Enable Windows Driver Verifier for your driver during all testing. Just turn it on and leave it on. On your test machine in your office, and on your test machine in the lab. Enable everything except the various Low Resource features.
Why: Being able to run your driver successfully under Driver Verifier is the only way to have confidence that your driver is properly written. Because it never (well, almost never) causes noise or false-positives, it’s the kind of thing you can just enable and forget about.
Enable Windows Driver Verifier for any wrapper/library modules you use. For example, if you’re writing a KMDF driver, be sure to enable to enable Driver Verifier on the Framework. If you’re writing a StorPort MiniPort, enable Driver Verifier on StorPort as well as your own driver.
Why: When you use a “wrapper” or “support library” much of the work your driver does is done on your behalf by that “wrapper” or “library” – you absolutely need that work monitored by Driver Verifier just as if your driver had done it. Note that you can also enable Driver Verifier on the kernel itself. This, for example, causes allocations made by the kernel to be subject to Special Pool.
Test on the checked build of the OS. Test on a fully checked build if you can find it (and you can successfully get it to install), test on a partially checked build otherwise. Checked kernel and HAL images are provided as part of the WDK.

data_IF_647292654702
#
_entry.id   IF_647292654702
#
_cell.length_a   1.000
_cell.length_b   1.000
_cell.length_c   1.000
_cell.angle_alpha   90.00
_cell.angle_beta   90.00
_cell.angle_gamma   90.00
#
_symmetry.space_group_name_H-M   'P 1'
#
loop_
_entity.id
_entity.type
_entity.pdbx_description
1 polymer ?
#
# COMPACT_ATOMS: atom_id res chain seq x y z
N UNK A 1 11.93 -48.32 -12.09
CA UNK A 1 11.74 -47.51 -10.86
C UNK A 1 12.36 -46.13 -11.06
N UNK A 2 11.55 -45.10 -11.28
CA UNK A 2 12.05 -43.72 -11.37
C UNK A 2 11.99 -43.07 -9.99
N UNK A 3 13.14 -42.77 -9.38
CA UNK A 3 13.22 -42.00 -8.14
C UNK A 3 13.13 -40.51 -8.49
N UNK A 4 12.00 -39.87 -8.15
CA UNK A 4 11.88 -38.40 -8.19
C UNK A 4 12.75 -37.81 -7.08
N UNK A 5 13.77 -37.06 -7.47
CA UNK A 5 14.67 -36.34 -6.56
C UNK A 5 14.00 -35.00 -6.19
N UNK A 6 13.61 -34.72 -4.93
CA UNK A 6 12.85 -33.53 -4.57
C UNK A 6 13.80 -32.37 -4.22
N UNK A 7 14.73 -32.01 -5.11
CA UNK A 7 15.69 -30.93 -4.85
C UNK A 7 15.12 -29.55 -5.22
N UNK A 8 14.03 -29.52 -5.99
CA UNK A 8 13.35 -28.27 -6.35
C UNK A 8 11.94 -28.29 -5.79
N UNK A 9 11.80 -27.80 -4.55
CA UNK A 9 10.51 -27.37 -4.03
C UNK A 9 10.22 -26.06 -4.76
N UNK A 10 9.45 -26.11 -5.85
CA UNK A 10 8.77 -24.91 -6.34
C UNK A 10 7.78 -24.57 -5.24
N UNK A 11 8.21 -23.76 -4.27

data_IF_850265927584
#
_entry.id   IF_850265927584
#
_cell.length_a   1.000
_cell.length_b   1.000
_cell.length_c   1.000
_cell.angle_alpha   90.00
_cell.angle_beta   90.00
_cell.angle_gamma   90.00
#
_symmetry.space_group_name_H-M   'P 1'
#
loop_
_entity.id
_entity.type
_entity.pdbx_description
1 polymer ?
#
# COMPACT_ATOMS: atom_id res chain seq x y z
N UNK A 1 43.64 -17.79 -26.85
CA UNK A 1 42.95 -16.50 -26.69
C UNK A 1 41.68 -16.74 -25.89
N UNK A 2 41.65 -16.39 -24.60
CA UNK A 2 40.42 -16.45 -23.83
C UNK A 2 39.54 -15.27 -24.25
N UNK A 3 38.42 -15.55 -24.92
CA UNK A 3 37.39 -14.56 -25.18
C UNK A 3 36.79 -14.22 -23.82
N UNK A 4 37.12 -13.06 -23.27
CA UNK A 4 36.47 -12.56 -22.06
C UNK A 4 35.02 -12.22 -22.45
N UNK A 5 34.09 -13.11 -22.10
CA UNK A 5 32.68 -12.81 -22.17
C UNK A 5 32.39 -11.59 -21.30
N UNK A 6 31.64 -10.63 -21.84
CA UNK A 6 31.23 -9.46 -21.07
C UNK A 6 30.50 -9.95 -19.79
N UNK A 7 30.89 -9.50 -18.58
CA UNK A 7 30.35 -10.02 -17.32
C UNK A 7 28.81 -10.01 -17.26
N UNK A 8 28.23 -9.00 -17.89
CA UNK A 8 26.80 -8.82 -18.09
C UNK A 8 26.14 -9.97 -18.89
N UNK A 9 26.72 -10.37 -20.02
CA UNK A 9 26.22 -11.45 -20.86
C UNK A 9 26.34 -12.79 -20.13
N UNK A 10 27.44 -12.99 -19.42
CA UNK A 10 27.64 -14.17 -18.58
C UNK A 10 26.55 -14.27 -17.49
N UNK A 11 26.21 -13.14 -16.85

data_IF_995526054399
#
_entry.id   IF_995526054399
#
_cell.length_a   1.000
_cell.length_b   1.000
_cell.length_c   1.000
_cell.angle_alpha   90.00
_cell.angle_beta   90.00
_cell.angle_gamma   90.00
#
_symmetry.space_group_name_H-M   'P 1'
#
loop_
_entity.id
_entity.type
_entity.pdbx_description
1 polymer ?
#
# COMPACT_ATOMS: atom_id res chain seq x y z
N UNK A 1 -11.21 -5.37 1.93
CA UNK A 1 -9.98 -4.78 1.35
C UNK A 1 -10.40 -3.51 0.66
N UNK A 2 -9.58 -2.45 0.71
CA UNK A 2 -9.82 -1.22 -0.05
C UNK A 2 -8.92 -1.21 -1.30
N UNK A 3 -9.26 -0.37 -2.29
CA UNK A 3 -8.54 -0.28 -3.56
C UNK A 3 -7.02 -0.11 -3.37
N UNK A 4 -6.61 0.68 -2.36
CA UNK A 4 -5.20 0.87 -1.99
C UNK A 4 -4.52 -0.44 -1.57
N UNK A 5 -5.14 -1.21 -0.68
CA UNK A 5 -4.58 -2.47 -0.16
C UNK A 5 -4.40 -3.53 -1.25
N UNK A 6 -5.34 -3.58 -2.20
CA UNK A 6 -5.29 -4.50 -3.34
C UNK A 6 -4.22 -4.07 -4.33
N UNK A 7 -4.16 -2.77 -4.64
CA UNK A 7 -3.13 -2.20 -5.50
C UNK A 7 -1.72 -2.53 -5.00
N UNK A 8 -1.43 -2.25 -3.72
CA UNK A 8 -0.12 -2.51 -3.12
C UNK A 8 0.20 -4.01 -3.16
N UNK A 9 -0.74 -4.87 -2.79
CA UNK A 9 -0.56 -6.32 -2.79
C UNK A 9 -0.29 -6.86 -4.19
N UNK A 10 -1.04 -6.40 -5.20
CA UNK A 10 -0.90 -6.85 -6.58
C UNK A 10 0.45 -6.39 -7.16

Why: Checked build asserts are added by the developers of the OS code to validate the assumptions they are making in their code. The checks find unique problems that you would never find otherwise.
Run the Hardware Lab Kit (HLK) tests on your driver. Even if you don’t currently need logo certification, just get the environment set up and start running the tests periodically.
Why: The HLK tests can either be very minimal (e.g. for Unclassified devices and drivers) to intensive and sometimes seemingly arbitrary (e.g. the File System Filter driver tests). The tests attempt to determine if the system behaves differently with your driver present than without. Better to get a feel for this periodically than to stay blissfully unaware and get a rude awakening in the future.
Run SDV Periodically Before Release, if your driver model is supported. Enable All Rules.
Why: It took us years to be able to say this but… SDV actually finds bugs. There. It took years, but SDV is actually a damn useful tool, especially when coupled with SAL.
Test Exactly What You Ship. This should go without saying, but… Before releasing your product to the world, be sure that you replicate the “real world” scenarios of how your product will be built and installed. For example, before shipping your driver, you’ll want to test at least once without Windows Driver Verifier enabled and without WinDbg attached to the system. Test what your customers will use.
Why: If you don’t test what your customers will ultimately use, you run the very real risk for shipping something that does not work. We learned this the hard way.